I'm sure other viewers would have been reminded of different things. It isn't much of a stretch to picture the Dixie Chicks in place of the political songwriter that was on trial here, and Mrs Mary Jurgens, member of the tribunal, epitomised to me the whole moral majority concept brought to life in my era by Tipper Gore and the PMRC. I couldn't help projecting this a couple of decades further into the future and picturing the issues at hand being less to do with racial militarism or a refusal to obey the draft and more to do with the enforcement of intellectual property rights. These detainees could easily have been people like DVD Jon or Shawn Fanning or anyone who works to reverse engineer encryption, DRM or help ensure information stays free.

And to the Punishment Park of the title. This may have seemed the least valid concept of the film for many years but it fits today's apparent need to turn anything and everything into reality TV right down to a tee. To avoid their long sentences in federal penitentiaries these convicts can choose to spend a short time instead playing a 'game' in Punishment Park, tasked simply to reach an American flag and freedom, but the flag is 53 miles away across the Californian desert and they have three days and two nights to get there, on foot and without water in temperatures that range up to 110 degrees.

They're also being followed, having a mere two hour head start on the authorities, here consisting of a police riot squad, members of the National Guard and three federal marshals. And here's the real point: this isn't a game for the detainees to win, it's a training ground for the authorities in catching subversives, much like say, The Running Man or any number of low budget science fiction films of the 80s and 90s, all of which are a politicised version of the old hunting story told on film as far back as The Most Dangerous Game in 1933.

Like most of those films, this game is rigged even beyond the overwhelming odds that the participants have to deal with from moment one; and like most of those films, it's televised. In this instance it isn't live, but there are three camera crews capturing the dynamics of the trials, the authorities leading the chase and the prisoners playing the game. Ostensibly this is to demonstrate to the public at large why the hearings and Punishment Park are fair and just, so the crews are multinational (American, British and German) but of course it doesn't all play out quite that way. But what we see could easily pass for raw footage of a more gritty reality show, to be sanitised later for public consumption.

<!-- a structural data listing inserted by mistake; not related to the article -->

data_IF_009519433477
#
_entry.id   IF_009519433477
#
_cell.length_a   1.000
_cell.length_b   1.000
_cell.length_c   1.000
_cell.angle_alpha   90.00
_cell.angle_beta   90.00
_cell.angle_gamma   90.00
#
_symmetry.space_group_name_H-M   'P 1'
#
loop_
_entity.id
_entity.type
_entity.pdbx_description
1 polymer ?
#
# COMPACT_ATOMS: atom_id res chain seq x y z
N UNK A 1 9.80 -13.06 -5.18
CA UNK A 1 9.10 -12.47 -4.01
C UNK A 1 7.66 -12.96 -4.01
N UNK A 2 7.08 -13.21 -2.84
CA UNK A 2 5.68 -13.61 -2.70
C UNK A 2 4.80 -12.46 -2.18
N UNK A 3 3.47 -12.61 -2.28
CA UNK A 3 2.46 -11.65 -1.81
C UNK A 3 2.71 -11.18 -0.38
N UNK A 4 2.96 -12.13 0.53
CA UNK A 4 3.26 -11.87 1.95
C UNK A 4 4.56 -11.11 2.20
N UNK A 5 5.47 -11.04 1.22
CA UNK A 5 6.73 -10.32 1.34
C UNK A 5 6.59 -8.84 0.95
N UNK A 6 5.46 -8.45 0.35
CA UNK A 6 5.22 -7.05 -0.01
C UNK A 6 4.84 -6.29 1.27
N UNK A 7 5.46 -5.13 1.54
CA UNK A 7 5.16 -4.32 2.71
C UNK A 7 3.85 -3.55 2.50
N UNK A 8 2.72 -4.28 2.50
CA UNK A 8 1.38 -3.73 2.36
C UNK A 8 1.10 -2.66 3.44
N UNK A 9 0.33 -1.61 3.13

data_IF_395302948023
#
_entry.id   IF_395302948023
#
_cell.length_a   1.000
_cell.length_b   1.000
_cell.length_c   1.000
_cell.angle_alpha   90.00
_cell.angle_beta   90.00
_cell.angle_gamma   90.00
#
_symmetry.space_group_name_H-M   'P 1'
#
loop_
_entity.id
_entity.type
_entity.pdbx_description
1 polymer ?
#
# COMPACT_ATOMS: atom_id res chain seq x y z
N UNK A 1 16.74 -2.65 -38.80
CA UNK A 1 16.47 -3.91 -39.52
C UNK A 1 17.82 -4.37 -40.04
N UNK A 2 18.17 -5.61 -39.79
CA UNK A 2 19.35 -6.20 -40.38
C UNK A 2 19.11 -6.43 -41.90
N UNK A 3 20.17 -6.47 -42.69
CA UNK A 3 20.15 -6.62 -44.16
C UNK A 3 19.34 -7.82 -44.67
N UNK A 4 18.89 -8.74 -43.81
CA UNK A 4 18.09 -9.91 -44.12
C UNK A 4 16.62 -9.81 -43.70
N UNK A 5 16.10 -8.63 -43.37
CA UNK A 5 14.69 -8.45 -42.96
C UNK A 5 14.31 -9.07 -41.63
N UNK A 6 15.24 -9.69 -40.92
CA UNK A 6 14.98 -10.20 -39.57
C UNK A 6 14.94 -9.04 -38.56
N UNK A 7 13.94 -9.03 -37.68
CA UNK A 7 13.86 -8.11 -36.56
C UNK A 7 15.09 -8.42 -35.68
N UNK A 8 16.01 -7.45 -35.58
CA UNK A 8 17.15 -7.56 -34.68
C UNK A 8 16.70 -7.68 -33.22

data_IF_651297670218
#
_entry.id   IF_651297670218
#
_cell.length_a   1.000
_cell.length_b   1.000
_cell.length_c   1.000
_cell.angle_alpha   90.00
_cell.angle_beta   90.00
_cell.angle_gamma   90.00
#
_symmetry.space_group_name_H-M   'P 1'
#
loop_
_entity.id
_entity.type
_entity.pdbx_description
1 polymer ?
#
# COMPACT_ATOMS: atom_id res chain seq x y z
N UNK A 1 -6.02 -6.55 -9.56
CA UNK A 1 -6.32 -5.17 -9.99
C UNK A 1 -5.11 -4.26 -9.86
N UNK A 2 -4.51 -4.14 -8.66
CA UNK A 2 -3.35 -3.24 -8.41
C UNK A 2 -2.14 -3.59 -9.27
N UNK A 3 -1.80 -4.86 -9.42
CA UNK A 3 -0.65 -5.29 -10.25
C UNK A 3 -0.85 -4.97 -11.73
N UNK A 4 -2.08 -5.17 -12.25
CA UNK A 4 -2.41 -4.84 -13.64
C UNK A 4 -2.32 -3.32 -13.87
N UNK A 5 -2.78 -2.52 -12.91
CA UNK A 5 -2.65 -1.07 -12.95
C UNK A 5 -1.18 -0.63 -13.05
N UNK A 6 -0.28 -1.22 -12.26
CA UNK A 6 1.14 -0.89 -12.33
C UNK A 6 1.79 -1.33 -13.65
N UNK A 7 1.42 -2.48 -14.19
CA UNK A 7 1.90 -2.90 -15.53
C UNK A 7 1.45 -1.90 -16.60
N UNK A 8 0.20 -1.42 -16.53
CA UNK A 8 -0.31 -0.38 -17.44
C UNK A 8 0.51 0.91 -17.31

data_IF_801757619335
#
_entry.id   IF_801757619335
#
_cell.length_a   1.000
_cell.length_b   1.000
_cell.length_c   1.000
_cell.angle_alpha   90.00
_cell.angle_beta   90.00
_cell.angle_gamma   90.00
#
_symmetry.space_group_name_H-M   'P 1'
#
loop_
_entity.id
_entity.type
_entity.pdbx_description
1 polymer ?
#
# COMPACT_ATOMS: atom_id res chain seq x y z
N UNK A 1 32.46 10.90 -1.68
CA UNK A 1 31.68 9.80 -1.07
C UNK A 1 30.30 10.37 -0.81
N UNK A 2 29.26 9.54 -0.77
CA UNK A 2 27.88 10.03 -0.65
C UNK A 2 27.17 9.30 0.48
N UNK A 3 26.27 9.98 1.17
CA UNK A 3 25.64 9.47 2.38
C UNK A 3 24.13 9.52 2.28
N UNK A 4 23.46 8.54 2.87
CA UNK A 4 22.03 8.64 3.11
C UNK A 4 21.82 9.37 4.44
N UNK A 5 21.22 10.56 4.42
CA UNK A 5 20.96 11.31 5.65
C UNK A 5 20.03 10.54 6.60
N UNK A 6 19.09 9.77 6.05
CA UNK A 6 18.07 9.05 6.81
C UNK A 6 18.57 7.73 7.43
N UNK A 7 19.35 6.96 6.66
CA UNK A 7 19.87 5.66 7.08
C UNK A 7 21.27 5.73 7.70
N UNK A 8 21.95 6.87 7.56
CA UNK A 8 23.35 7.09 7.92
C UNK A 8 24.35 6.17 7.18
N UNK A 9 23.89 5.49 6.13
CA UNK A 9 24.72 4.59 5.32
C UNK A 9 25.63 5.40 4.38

And this framework is utterly appropriate, as is the rest of this film, which while it's presented in a loose reality style, is very cleverly constructed indeed. Almost everything here speaks to polarisation: the them and us concept, not just the obvious two irreconcilable sides of the authorities and the prisoners, but the game concept mixing the frivolous with the serious and even the language. Half of this film is spoken in legalese, the detached language of the bureaucrat and the lawyer, almost as a justification for the actions taken; and the other half is abusive bad language, as the counterculture's response to that. The only thing not polarised is the blurring between fantasy and reality that comes with the faux documentary style.

The film invites analysis on many fronts, not least the political ones. It would be fascinating to hear a professor in film studies talk about how the film was made, as it obviously played with the expectations of the actors for real. There's much to be said about the propaganda involved and what precisely writer/director Peter Watkins was trying to comment on. One of the key discussions there would centre around the closing remarks as the credits run. Amazingly, in a bizarre coincidence, one of the defendants in the film was convicted of conspiracy to bomb and assaulting a police officer. This may or may not have been fictional but whichever way it merely asks more questions. This is amazing viewing and, like much of the work of Peter Watkins, too little seen.